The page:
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Speaking up for people with disabilities

Computer science researchers continue to inspire, empower those without a voice

By Katie Neal ('03) Office of Communications and External Relations

Victor Pauca is well known among the Wake Forest community. Now, thanks to the work of a young journalist, others around the country will soon learn of his inspiring story about finding his voice.

Victor, a happy, social six-year-old has Pitt Hopkins Syndrome, a rare genetic disorder that has delayed his development, but not his spirit. His father, Paúl Pauca, an associate professor of Computer Science, and a team of students created “Verbal Victor,” an iPhone/iPad app to provide an affordable alternative to expensive communication devices.

What started out as Pauca’s desire to help his son has turned into an international mission to help people all over the world embrace and empower their loved ones with disabilities. Developed with support from the Center for Innovation, Creativity, and Entrepreneurship, Verbal Victor has been downloaded nearly 3,000 times and featured by the Associated Press, USA Today and CNN. It has enabled children from Korea to Switzerland communicate in a way that was not affordable before.

Pauca said, “It has become a calling. Because of my son, I have found my mission to help give a voice to those without one.”

Mallika Menon (far left) and Christina Lopez (far right), students in U.C. Berkeley's Graduate School of Journalism, filmed part of their story about the Pauca family at Kentner Stadium.

Mallika Menon (far left) and Christina Lopez (far right), students in U.C. Berkeley's Graduate School of Journalism, filmed part of their story about the Pauca family at Kentner Stadium.

The Pro Humanitate sentiment caught the attention of Christina Lopez, a second year student in U.C. Berkeley’s Graduate School of Journalism. Last summer, Lopez was interning with “NBC Nightly News with Brian Williams” when she first learned about Verbal Victor and the Pauca family. She jumped at the opportunity to play a role in helping tell this heart-warming story.

“Verbal Victor is a unique story in that it demonstrates the power of the human spirit and what great lengths a father will go to in order to change the life of not only his son but those of countless others,” Lopez said.

Pauca says that the experience of interacting with users of Verbal Victor around the world is particularly rewarding and has given him the impetus to start a new line of research, aiming to help those with special needs. A co-founder of the Pitt Hopkins International Support Network, he frequently gives presentations, including one recently at TEDxWakeForestU, about how mobile technology can revolutionize the way people with disabilities face everyday challenges – more accessibly, more affordably, and even more stylishly.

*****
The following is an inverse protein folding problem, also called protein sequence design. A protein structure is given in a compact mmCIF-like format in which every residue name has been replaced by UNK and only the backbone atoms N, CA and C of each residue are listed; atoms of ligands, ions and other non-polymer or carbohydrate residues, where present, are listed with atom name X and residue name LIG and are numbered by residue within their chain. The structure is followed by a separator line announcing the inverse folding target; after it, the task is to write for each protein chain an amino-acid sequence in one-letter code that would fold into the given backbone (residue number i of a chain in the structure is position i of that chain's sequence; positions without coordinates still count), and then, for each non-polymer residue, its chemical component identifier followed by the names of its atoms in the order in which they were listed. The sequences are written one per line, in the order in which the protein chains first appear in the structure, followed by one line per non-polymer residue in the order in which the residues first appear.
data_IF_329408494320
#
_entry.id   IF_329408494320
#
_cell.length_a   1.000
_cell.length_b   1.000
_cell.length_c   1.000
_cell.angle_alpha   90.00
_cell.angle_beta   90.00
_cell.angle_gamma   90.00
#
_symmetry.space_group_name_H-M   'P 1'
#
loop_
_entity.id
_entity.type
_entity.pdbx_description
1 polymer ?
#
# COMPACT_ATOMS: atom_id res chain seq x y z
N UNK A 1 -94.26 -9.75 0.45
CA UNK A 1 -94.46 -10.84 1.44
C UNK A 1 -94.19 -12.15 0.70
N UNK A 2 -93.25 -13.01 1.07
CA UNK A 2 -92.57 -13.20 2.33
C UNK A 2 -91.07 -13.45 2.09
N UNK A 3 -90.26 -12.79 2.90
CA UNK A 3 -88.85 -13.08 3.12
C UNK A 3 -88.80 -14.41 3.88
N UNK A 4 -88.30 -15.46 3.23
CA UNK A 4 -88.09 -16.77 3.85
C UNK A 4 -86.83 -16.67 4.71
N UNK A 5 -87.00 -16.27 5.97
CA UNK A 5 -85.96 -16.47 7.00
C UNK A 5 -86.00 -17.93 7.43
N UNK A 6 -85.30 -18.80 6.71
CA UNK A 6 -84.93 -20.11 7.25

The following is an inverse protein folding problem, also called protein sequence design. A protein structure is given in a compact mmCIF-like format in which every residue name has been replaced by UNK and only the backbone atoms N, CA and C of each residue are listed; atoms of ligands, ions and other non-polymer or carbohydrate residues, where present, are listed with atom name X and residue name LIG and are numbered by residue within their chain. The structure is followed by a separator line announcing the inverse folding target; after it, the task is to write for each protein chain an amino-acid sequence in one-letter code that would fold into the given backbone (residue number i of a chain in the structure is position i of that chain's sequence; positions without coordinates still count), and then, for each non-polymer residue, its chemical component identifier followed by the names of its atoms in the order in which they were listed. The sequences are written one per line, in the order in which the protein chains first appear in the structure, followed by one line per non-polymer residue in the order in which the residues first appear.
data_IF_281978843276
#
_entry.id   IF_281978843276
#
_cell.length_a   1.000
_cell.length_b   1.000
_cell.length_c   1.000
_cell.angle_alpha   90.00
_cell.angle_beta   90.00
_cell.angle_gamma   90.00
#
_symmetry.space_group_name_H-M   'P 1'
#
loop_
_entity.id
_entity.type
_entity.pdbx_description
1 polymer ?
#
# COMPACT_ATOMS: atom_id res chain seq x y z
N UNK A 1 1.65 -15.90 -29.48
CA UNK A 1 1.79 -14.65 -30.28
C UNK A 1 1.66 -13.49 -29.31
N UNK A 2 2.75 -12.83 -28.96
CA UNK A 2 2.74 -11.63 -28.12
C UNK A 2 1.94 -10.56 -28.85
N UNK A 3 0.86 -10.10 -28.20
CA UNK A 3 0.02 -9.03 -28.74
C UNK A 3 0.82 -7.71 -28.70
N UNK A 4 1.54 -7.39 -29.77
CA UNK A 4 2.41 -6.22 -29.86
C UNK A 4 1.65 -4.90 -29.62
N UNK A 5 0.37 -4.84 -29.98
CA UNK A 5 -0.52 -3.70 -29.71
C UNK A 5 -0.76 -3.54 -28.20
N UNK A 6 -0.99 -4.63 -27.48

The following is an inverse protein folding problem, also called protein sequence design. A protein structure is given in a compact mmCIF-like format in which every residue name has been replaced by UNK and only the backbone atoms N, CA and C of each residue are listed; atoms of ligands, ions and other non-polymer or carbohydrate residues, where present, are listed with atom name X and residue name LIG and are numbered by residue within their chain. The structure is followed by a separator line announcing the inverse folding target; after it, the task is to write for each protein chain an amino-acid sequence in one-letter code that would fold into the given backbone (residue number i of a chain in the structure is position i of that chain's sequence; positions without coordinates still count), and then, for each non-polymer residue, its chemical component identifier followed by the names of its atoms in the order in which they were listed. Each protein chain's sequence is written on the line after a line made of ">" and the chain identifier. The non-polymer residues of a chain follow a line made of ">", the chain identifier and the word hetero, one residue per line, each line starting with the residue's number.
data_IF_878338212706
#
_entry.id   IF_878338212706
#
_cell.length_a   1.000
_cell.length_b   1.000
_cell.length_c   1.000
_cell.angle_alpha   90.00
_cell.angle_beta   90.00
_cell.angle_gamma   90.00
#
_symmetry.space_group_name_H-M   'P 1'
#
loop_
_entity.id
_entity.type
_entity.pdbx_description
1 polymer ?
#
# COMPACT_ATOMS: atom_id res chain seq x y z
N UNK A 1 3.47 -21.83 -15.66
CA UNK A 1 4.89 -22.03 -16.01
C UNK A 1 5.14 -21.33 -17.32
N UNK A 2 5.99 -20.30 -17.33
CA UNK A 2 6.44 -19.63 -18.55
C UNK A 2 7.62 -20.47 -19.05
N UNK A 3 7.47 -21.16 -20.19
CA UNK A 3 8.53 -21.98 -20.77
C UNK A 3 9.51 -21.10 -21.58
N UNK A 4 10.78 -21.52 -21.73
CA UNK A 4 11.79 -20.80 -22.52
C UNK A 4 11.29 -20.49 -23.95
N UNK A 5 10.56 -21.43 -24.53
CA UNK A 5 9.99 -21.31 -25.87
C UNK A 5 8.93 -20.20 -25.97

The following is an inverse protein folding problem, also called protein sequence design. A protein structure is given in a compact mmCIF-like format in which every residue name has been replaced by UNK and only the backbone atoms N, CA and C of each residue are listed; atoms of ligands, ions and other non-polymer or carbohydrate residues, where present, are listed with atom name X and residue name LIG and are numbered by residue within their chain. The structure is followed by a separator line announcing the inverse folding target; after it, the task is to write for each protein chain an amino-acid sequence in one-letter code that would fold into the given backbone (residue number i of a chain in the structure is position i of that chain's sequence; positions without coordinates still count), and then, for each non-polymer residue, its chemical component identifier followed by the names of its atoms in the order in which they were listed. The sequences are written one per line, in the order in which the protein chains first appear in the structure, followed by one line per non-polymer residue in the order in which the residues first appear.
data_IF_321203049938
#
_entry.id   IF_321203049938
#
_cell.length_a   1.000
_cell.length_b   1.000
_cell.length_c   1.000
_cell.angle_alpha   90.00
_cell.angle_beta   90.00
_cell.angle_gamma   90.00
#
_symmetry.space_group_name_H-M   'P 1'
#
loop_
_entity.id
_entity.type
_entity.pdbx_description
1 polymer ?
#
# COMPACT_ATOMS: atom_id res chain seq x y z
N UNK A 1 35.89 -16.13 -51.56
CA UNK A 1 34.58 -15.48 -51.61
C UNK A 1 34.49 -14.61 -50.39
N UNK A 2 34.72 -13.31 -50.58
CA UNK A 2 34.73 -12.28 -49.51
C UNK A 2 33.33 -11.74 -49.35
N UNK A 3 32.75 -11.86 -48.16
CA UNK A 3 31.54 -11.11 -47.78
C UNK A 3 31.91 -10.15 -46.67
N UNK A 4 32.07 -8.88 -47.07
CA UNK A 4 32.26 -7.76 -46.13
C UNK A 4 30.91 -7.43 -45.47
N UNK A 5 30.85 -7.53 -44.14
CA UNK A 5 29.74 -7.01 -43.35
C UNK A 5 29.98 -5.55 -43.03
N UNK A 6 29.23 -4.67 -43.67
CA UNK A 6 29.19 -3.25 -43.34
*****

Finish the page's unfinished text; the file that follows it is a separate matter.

Students involved in Pauca’s courses are working at local schools, interacting directly with children, teachers, therapists and sometimes even the parents. Pauca says it is powerful for students to hear directly from parents how their work in college can have an impact in other people’s lives. Tommy Guy (MA ’09, MS ’10), the lead developer of Verbal Victor, is now a Ph.D. student, specializing in human computer interaction for disabilities and other problems at the University of Toronto.

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Now, Pauca along with an interdisciplinary team of Wake Forest faculty in Health and Exercise Science, Computer Science, Nanotechnology, and Business are planning a multi-faceted program to focus on disability research and technology that leverages and integrates current research being conducted in these fields.

Tony Marsh, an associate professor of Health and Exercise Science, believes that these collaborative efforts at the intersection of health and technology can also benefit older adults whose lives are increasingly affected by physical and cognitive disabilities. The aim of this group is to empower people with disabilities at any age, conduct interdisciplinary research to advance the field and produce informed and socially conscious Wake Forest graduates in the process. Among various topics, they are exploring machine learning and novel sensor technology engineered by the Center for Nanotechnology and Molecular Materials to figure out new ways to enable people with disabilities to interact with their environment.

“My wife Theresa likes to say, I can choose to be bitter or better, and I choose to be better. Raising children is one of the most wonderful and rewarding experiences one can ever have, and raising a child with disabilities can be even so much more,” said Pauca. “Victor with his great smile and his can-do attitude is inspiring people in ways we could not have foreseen before.”

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